It’s quite easy to miss this mom-and-pop restaurant at bustling Coolidge Corner. But the unassuming spot opens up once you step inside, emanating both cozy and bright vibes. Lunch is a great opportunity to try kaiseki, a haute Japanese cuisine expressed in set meals with each small dish intricately prepared and placed. Other lunch options include teishoku, a set meal that typically includes miso soup, rice, pickles, and protein; and a variety of noodle dishes. Their dinner menu features soup, vegetables, seafood, and meat dishes that give a more homey vibe and are commonly seen on Japanese dinner tables.
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The Japanese grocery store Maruichi is a gold mine to stock up on hard-to-find regional miso, specialty tsukemono (pickled vegetables), tofu shokupan, and a variety of Japanese snacks you don’t see elsewhere. But right across the street, Maruichi Select has your lunch plan covered. Head over for an affordable and beautiful bento box and munch on a neatly wrapped savory onigiri in the former Gen Sou En tea house space.
Brookline’s popular ramen shop Ganko Ittetsu has a must-try sibling restaurant, Gantetsu-Ya, which is conveniently located right across the hallway from the packed noodle joint. Gantetsu-Ya focuses on karaage, a deep-fried, bite-sized Japanese chicken preparation, which is served with one of three house-made sauces: garlic ponzu, Thai curry, and spicy Korean gochujang. The karaage, always made to order, are deeply savory and juicy on the inside.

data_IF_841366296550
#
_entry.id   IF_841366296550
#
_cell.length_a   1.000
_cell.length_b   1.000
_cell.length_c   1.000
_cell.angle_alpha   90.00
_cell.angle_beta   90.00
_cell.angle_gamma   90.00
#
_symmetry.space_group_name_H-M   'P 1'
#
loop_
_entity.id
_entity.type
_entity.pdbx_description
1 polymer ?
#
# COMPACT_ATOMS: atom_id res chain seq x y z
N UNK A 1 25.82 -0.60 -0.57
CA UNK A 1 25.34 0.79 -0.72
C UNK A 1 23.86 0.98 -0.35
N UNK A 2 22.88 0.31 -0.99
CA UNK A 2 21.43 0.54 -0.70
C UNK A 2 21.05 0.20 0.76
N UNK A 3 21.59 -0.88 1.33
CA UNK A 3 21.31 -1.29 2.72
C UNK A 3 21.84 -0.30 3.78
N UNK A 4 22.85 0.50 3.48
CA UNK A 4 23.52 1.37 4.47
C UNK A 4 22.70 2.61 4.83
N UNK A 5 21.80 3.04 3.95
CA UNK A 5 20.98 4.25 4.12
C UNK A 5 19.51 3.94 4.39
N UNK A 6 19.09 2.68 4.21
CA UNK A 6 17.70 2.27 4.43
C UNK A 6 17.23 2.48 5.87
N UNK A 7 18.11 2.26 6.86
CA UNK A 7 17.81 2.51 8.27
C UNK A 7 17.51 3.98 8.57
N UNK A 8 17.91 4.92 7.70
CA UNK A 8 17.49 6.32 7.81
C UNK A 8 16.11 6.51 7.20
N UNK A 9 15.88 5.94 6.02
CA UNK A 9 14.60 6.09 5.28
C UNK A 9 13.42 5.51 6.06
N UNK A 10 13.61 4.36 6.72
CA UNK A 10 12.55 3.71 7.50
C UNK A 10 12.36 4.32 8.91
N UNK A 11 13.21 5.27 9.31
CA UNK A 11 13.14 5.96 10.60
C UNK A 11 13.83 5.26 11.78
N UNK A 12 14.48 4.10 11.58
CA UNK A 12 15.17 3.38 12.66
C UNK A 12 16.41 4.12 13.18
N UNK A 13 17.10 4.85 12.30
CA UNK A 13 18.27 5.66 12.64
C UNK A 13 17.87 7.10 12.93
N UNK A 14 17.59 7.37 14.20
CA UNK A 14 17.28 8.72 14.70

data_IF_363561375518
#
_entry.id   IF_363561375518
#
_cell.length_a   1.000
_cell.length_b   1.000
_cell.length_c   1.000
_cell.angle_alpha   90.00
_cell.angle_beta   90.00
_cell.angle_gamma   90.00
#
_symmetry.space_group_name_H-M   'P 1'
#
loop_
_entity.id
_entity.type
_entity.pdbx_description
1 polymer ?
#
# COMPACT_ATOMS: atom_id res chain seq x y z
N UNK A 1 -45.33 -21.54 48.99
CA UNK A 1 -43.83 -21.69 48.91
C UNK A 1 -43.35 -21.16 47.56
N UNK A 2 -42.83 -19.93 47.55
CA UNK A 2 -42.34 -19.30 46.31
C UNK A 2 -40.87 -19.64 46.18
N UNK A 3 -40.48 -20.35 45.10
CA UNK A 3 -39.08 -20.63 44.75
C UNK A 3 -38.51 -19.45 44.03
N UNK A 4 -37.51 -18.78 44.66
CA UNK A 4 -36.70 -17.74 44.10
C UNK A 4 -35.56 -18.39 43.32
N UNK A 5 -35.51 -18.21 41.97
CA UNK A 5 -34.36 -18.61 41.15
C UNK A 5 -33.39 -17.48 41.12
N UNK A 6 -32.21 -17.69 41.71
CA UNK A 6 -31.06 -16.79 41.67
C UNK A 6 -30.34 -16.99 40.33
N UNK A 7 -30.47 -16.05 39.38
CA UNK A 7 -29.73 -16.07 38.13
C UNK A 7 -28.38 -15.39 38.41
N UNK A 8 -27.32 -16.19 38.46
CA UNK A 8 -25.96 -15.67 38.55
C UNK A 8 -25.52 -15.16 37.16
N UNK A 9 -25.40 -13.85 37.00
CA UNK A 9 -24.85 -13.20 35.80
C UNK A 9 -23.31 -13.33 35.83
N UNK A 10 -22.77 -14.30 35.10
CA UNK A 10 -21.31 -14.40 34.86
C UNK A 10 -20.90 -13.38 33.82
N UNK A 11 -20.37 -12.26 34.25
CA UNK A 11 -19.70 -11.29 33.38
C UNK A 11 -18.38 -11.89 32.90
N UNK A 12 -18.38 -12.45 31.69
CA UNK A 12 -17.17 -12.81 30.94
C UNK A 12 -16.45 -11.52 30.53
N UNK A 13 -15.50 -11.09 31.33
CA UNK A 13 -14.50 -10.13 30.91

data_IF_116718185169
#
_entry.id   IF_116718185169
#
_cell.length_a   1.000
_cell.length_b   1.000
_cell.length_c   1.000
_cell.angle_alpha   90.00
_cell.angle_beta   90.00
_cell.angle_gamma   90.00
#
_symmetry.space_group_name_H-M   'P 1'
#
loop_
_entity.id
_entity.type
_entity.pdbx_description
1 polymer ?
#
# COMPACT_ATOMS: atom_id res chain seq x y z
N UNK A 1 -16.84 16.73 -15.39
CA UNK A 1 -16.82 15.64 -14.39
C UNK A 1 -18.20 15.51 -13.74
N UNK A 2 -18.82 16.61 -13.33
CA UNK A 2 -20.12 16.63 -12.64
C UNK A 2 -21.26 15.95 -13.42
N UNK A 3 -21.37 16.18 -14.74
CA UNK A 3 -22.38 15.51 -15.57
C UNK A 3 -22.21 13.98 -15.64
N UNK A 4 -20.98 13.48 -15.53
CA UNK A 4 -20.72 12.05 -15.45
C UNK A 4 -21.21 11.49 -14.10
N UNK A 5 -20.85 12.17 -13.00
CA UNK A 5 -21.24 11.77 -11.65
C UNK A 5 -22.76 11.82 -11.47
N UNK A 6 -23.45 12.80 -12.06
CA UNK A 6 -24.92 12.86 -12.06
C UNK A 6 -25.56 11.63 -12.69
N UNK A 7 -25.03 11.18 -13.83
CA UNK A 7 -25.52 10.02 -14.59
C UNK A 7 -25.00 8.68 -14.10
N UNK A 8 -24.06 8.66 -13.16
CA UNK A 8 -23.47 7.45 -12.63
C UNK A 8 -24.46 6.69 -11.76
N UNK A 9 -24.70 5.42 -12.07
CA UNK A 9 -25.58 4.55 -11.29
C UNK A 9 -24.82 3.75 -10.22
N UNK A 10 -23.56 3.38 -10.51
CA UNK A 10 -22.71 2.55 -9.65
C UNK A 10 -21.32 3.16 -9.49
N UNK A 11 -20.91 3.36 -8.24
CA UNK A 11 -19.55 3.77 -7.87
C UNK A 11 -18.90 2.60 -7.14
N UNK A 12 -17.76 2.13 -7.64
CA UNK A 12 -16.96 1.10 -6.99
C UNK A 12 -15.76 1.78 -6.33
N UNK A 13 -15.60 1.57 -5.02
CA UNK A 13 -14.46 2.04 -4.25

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For more than two decades, FuGaKyu has been a stalwart of Japanese restaurants with its two locations in Brookline and Sudbury. It’s known for offering private dining rooms for small and medium-sized groups, where guests can have an extra bit of privacy behind sliding doors. The menu is expansive, featuring tempura, house curry, and katsu, as well as nigiri and sashimi from the raw bar.
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This cozy izakaya in Brookline Village has been serving no-frills Japanese bar fare for years and can get quite busy on weekends, thanks to its $7 mai tais and $5.50 draft beer. To help the drinks go down, its yakitori and kushiyaki menu offers a great selection of poultry and non-poultry skewers cooked over a bed of hot charcoal. For something that’s more elevated and special occasion-worthy, the chef’s omakase comes in a box divided into nine sections, each compartment featuring a sashimi or onigiri that’s decorated in exquisite detail. It has a sibling location in Malden.
Gyu-Kaku Japanese BBQ
There’s no better way to celebrate a special event than with yakiniku (a style of Japanese barbecue), and Boston has no shortage of it. With four locations in Brookline, Cambridge, Dorchester, and Burlington, people no longer have to wait in line for a table at international chain Gyu-Kaku, which was the norm when it made its debut in Brookline a decade ago. Choose from one of the three all-you-can-eat menus if you’re feeling hungry, or order one of the combo menus that are designed for parties of two or more people. “Gyu” means cow in Japanese, and therefore the options here lean heavily on beef, with sirloin, ribeye, and A5 wagyu available.